4 Tips to Prevent Sports Injuries in Kids
By Kate Gardner
We can all agree that it is important for kids to get exercise. Organized sports can be a great way for kids to be active and have fun, but there is growing concern that the pressure placed on young athletes has the potential to do them physical harm. Each year, 3.5 million children age 14 or younger are seen for sports-related injuries, according to Vanderbilt Children's Hospital in Tennessee. The majority of these injuries are repetitive stress injuries.
Repetitive Stress Injuries
We often think of injuries as resulting from an accident, but repetitive stress injuries work differently. Also known as overuse injuries, they are caused by a person performing the same motion over and over. This repetitive motion causes small amounts of damage that build up over time. Repetitive stress injuries may not be recognized early on as the pain may be mild or brief.
Repetitive stress injuries are commonly seen in children who play sports. A number of factors can come together to make these injuries more likely.
Overspecialization - Kids who play the same sport all year long are more likely to suffer repetitive stress injuries.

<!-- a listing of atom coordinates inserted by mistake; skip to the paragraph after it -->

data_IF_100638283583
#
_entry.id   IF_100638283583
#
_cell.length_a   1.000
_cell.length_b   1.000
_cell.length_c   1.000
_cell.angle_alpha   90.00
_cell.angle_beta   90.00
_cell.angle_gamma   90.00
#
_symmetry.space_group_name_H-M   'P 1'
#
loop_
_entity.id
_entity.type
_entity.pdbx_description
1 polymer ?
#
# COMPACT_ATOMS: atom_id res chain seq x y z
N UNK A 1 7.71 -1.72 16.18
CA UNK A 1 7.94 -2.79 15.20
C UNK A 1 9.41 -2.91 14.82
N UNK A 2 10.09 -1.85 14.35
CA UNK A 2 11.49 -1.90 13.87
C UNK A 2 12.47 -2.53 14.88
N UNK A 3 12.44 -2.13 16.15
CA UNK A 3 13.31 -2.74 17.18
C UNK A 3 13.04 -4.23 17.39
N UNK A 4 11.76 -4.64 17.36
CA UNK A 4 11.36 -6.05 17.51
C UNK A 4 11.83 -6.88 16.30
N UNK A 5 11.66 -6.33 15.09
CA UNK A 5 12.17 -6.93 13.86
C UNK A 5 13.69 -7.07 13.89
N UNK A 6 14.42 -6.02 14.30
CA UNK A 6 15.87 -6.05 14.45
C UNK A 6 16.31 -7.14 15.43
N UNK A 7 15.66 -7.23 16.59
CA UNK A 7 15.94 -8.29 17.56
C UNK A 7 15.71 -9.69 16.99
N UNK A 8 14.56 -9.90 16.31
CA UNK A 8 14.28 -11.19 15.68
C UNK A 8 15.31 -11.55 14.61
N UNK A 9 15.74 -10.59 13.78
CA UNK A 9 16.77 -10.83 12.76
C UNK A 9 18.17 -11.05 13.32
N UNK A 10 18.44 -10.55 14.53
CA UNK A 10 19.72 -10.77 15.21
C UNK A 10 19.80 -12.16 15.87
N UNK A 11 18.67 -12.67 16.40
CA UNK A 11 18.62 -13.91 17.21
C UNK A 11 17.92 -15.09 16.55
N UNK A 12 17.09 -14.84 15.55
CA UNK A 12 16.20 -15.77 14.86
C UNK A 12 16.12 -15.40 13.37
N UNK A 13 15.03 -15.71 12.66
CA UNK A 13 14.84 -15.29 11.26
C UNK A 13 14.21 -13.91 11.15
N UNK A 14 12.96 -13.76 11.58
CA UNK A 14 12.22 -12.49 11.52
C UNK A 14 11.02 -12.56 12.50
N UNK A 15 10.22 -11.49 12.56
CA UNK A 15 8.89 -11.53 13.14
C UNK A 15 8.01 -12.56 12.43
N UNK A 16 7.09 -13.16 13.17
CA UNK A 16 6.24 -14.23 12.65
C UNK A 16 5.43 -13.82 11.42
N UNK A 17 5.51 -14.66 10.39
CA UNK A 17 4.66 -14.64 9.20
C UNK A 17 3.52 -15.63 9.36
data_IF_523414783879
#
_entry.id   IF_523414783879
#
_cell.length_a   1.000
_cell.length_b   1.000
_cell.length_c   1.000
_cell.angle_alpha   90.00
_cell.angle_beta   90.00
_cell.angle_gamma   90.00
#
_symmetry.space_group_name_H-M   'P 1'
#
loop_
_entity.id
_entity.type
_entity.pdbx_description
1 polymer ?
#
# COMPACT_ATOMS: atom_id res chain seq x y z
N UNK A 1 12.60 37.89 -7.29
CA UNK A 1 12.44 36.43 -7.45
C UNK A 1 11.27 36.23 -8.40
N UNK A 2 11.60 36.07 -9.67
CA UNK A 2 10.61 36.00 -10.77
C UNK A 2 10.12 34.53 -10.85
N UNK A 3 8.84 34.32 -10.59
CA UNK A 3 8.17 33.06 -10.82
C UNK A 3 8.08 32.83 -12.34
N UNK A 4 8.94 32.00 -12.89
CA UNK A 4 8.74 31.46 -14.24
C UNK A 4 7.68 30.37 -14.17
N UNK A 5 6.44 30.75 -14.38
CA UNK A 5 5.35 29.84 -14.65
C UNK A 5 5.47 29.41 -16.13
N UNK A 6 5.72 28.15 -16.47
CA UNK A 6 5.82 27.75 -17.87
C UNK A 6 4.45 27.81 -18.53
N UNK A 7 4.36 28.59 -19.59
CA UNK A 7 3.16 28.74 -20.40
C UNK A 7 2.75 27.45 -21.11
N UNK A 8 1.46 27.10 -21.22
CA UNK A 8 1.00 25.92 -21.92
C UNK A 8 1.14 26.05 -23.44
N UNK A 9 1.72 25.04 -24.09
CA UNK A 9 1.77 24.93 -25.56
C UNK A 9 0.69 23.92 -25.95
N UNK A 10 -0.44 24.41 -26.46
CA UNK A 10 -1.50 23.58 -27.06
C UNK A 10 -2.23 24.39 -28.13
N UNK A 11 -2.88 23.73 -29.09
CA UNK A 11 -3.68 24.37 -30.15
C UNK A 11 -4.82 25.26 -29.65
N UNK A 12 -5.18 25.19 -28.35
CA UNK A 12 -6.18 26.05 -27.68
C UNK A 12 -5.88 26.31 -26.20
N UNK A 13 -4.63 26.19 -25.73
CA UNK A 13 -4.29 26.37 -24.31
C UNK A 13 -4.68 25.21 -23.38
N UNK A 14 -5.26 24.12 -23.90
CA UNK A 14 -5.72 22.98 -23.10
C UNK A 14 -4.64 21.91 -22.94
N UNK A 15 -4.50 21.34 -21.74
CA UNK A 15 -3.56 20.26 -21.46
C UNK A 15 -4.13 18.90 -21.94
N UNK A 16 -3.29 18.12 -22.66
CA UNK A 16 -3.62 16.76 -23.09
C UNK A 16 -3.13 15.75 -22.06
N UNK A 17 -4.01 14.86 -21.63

Poor form or technique - Using an incorrect form or technique places extra stress on joints, ligaments, tendons, and bones.
Too much, too soon - Many kids jump straight into their season without properly building up strength and endurance first. The dramatic jump in exercise intensity can cause injuries.
Prevention is key when addressing repetitive stress injuries. UT Southwestern Medical Center recommends a number of ways to cut down on these injuries.
Kids shouldn't play a sport more than five days per week, allowing for breaks.
Kids shouldn't play a sport more hours each week than their age. For example, a 10-year-old shouldn't play 11 hours per week.
Kids should cross-train, playing different sports and engaging in different exercises throughout the year.
Kids should not be pushed to play the same sport all year. Research suggests that this specialization does not create better athletes.
Chiropractic care can be beneficial in treating repetitive stress injuries by adjusting the affected joints. These adjustments help correct joint restrictions and may improve joint motion, relieve joint discomfort, improve flexibility, or decrease inflammation. Chiropractic care has the added benefits of being non-invasive and non-addictive, important features when treating children. If a child in your life seems to be suffering from a repetitive stress injury, visit The Joint Chiropractic for an evaluation and assessment.
To learn more about your health, wellness, and fitness, see your local chiropractor at The Joint Chiropractic in Mt. Juliet, Tenn.